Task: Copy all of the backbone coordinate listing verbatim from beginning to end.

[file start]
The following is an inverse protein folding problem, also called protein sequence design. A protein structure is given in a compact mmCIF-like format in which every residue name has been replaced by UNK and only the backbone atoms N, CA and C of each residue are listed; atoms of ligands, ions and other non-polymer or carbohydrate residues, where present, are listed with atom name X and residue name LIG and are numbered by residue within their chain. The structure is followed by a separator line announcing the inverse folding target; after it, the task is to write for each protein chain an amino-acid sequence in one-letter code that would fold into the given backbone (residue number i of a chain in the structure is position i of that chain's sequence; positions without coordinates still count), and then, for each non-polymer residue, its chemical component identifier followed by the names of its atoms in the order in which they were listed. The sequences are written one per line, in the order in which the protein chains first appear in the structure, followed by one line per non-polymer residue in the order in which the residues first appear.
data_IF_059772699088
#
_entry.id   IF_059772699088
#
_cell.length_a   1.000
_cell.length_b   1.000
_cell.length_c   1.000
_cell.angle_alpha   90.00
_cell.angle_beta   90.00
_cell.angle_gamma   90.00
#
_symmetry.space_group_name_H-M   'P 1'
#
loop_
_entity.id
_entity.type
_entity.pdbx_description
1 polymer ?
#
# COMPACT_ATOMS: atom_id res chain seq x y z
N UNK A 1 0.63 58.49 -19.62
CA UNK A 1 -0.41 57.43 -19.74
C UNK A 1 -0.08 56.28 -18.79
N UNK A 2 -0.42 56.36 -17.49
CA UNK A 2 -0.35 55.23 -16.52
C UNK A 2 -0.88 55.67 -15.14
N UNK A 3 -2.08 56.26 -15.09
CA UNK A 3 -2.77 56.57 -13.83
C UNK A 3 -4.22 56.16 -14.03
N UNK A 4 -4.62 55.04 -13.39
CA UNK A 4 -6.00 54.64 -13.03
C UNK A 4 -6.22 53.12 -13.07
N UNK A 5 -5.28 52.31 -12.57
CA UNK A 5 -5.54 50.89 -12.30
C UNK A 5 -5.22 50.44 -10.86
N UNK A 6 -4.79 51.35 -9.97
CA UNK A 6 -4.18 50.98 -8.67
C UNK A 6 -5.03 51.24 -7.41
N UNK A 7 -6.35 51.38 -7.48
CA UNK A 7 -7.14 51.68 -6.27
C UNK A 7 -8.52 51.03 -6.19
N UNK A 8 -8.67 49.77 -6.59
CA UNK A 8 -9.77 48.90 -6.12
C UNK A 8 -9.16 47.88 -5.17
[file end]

The following is an inverse protein folding problem, also called protein sequence design. A protein structure is given in a compact mmCIF-like format in which every residue name has been replaced by UNK and only the backbone atoms N, CA and C of each residue are listed; atoms of ligands, ions and other non-polymer or carbohydrate residues, where present, are listed with atom name X and residue name LIG and are numbered by residue within their chain. The structure is followed by a separator line announcing the inverse folding target; after it, the task is to write for each protein chain an amino-acid sequence in one-letter code that would fold into the given backbone (residue number i of a chain in the structure is position i of that chain's sequence; positions without coordinates still count), and then, for each non-polymer residue, its chemical component identifier followed by the names of its atoms in the order in which they were listed. The sequences are written one per line, in the order in which the protein chains first appear in the structure, followed by one line per non-polymer residue in the order in which the residues first appear.
data_IF_059772699088
#
_entry.id   IF_059772699088
#
_cell.length_a   1.000
_cell.length_b   1.000
_cell.length_c   1.000
_cell.angle_alpha   90.00
_cell.angle_beta   90.00
_cell.angle_gamma   90.00
#
_symmetry.space_group_name_H-M   'P 1'
#
loop_
_entity.id
_entity.type
_entity.pdbx_description
1 polymer ?
#
# COMPACT_ATOMS: atom_id res chain seq x y z
N UNK A 1 0.63 58.49 -19.62
CA UNK A 1 -0.41 57.43 -19.74
C UNK A 1 -0.08 56.28 -18.79
N UNK A 2 -0.42 56.36 -17.49
CA UNK A 2 -0.35 55.23 -16.52
C UNK A 2 -0.88 55.67 -15.14
N UNK A 3 -2.08 56.26 -15.09
CA UNK A 3 -2.77 56.57 -13.83
C UNK A 3 -4.22 56.16 -14.03
N UNK A 4 -4.62 55.04 -13.39
CA UNK A 4 -6.00 54.64 -13.03
C UNK A 4 -6.22 53.12 -13.07
N UNK A 5 -5.28 52.31 -12.57
CA UNK A 5 -5.54 50.89 -12.30
C UNK A 5 -5.22 50.44 -10.86
N UNK A 6 -4.79 51.35 -9.97
CA UNK A 6 -4.18 50.98 -8.67
C UNK A 6 -5.03 51.24 -7.41
N UNK A 7 -6.35 51.38 -7.48
CA UNK A 7 -7.14 51.68 -6.27
C UNK A 7 -8.52 51.03 -6.19
N UNK A 8 -8.67 49.77 -6.59
CA UNK A 8 -9.77 48.90 -6.12
C UNK A 8 -9.16 47.88 -5.17